Eastbourne Memories - A Victorian Perspective

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30                   Old Memories of East-Bourne. [Chap. III.
the name of Bourne Cottage. Here there lived a lady by name West, who afterwards married a Major Wilford, R.A. Miss West was a very hospitable woman and used to give what in those days were regarded as great parties at Christmas in spite of the smallness of her house. I remember going to one of them on January 20, 1859, but this was after her marriage. Her personal appearance was peculiar, her mouth being rather at the side of her face than in front, and twisted up in the corner. Major Wilford spent the whole of his time in walking. No matter the hour of the day or night, or the weather, or summer or winter, you would be certain to meet him somewhere in the place walking at the rate of about five miles an hour. He had one favourite way of stigmatising a man who if he had any religious tendencies, was objectionable to the Major. Such an one was " only a psalm-singing yea-nay fellow." Next beyond these houses we came to a sawyer's yard and a Wesleyan Chapel bearing the date of 1810. This was sold to the Baptists sometime in the " Sixties " and was converted into an ironmonger's warehouse about 1880, or earlier. Subsequently it was wholly trans­formed. Its history supplies a characteristic illustration of the way in which Dissenting places of worship become secularised, the congregations migrating. The last house on this side of the road was once the "Mechanics' Institution," alias the "Literary Institution." Immediately opposite Grove Road, in the prolongation which now constitutes Grange Road, there was a field used from time to time for circuses and shows of various kinds as also was a field behind the Squirrel. I remember one such show which included in its attractions some performing fleas which drew miniature carriages made, I rather think, of very fine brass wire.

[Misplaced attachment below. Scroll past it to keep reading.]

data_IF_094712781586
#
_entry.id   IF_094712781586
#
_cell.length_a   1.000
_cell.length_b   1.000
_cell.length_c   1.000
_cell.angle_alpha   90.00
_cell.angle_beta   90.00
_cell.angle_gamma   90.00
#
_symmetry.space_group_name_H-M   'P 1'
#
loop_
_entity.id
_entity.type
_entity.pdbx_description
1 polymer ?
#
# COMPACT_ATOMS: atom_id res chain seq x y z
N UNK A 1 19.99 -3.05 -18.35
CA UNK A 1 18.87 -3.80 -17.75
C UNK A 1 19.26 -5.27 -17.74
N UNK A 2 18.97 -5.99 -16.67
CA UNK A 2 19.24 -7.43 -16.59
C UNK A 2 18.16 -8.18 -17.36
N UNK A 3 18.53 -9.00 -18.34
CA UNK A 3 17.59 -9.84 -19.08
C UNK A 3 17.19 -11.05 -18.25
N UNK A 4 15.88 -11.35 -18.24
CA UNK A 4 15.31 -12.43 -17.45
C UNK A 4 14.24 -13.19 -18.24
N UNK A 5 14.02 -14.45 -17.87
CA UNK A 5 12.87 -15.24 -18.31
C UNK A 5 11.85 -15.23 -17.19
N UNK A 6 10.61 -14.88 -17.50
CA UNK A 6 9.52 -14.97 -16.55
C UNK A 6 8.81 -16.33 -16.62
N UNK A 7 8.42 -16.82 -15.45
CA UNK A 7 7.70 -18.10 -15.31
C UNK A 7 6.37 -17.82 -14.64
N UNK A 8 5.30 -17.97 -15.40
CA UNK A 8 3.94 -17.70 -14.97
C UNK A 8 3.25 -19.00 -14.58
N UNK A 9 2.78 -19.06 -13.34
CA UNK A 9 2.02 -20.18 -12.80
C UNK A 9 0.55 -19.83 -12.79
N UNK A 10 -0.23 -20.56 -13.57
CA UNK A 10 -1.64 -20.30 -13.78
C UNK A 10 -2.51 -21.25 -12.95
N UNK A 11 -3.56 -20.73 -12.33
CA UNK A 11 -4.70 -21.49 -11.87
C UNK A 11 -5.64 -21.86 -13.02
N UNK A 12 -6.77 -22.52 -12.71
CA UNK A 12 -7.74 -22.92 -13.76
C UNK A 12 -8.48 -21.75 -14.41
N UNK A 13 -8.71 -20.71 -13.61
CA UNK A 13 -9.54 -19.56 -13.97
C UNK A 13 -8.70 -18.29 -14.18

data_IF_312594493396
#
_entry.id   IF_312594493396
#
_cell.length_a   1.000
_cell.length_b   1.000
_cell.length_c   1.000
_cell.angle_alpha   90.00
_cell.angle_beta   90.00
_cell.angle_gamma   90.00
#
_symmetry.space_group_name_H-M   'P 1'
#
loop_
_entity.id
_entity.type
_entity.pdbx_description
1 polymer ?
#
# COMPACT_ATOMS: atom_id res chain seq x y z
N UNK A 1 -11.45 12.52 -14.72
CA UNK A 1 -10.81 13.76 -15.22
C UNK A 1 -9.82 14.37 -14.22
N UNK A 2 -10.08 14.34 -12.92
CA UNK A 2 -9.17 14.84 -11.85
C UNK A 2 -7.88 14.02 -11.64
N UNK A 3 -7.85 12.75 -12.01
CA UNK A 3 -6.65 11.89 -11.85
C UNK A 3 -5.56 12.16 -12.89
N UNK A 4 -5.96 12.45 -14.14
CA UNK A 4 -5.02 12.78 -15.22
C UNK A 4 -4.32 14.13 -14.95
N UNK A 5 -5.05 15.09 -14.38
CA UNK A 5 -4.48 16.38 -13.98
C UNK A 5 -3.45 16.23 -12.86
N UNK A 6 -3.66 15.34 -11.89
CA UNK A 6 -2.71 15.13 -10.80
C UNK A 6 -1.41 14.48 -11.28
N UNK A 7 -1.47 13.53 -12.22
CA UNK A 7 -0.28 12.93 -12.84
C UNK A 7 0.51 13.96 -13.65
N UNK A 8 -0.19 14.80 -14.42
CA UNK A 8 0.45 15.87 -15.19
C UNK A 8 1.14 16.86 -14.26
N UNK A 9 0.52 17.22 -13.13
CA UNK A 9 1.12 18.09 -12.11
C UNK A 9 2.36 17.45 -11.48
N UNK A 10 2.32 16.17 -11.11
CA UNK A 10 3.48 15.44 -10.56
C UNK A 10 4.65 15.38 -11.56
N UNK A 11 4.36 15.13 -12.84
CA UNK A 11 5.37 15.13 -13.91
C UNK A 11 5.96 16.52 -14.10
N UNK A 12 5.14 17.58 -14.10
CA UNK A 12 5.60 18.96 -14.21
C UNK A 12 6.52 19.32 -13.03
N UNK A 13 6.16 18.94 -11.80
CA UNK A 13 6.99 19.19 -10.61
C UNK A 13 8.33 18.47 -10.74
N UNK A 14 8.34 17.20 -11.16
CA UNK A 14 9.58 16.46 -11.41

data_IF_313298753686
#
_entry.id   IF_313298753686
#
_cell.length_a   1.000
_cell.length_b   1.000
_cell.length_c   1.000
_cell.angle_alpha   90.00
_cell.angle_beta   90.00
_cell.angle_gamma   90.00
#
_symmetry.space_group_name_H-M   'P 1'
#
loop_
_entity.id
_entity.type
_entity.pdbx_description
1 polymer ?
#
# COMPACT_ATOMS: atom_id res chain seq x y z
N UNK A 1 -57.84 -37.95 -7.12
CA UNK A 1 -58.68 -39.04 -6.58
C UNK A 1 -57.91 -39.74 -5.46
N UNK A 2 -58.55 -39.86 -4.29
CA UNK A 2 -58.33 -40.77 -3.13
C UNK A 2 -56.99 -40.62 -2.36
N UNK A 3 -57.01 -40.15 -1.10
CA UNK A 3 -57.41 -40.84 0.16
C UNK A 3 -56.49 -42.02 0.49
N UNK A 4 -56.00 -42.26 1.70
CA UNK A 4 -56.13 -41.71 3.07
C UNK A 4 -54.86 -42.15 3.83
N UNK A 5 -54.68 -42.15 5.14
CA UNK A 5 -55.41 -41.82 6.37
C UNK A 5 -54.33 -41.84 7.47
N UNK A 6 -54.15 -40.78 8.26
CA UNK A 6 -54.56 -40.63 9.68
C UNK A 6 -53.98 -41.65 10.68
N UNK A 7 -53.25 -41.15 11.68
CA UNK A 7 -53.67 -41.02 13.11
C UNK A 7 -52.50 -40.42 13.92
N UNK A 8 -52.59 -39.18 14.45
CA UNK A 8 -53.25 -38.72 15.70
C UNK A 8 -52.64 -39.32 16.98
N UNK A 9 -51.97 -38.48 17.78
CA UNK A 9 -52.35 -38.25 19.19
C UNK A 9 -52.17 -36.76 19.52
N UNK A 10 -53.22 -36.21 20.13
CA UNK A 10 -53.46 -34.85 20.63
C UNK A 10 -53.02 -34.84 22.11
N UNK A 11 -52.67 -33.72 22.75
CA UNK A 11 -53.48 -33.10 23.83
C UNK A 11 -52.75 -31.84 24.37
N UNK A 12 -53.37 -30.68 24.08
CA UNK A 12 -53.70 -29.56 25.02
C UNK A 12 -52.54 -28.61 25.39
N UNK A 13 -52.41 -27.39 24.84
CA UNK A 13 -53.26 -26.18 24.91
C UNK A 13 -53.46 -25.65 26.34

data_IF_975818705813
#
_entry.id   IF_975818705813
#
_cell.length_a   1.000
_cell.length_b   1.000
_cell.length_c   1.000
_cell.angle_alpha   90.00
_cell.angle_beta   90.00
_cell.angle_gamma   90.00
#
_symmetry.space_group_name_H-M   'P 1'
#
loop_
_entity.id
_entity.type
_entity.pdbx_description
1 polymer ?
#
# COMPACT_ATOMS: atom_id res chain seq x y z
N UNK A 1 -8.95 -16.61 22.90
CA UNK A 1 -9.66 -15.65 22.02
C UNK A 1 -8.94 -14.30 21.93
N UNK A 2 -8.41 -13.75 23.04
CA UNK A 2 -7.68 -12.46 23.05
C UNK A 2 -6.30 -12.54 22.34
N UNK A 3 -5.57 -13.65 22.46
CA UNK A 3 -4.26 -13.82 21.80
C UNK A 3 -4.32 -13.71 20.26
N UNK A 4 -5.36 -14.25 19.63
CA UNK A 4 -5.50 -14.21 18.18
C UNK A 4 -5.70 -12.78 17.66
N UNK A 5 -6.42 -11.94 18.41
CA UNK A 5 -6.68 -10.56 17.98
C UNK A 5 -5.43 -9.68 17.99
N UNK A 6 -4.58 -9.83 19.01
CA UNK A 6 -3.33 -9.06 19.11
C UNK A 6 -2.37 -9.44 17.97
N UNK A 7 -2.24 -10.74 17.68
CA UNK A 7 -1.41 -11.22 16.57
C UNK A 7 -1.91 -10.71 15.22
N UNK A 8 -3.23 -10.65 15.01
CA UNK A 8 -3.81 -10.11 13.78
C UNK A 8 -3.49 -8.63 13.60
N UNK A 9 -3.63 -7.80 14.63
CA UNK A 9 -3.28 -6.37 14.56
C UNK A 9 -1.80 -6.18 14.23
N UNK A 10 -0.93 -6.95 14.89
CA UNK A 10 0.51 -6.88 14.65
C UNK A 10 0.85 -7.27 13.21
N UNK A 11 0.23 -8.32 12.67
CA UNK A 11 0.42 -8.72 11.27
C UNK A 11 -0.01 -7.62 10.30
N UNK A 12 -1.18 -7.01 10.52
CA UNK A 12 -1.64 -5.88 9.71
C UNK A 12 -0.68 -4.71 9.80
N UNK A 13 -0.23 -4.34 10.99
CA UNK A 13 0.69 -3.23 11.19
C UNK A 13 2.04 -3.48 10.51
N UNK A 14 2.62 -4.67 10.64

The licensed house at the corner of South Street, now called the New Hotel, used to be called the New Inn, and was the arrival place and starting place of the London coach in coaching days. Hard by there used to be a brewery which, when I knew it, bore on its front gate the highly respectable inscription " Established
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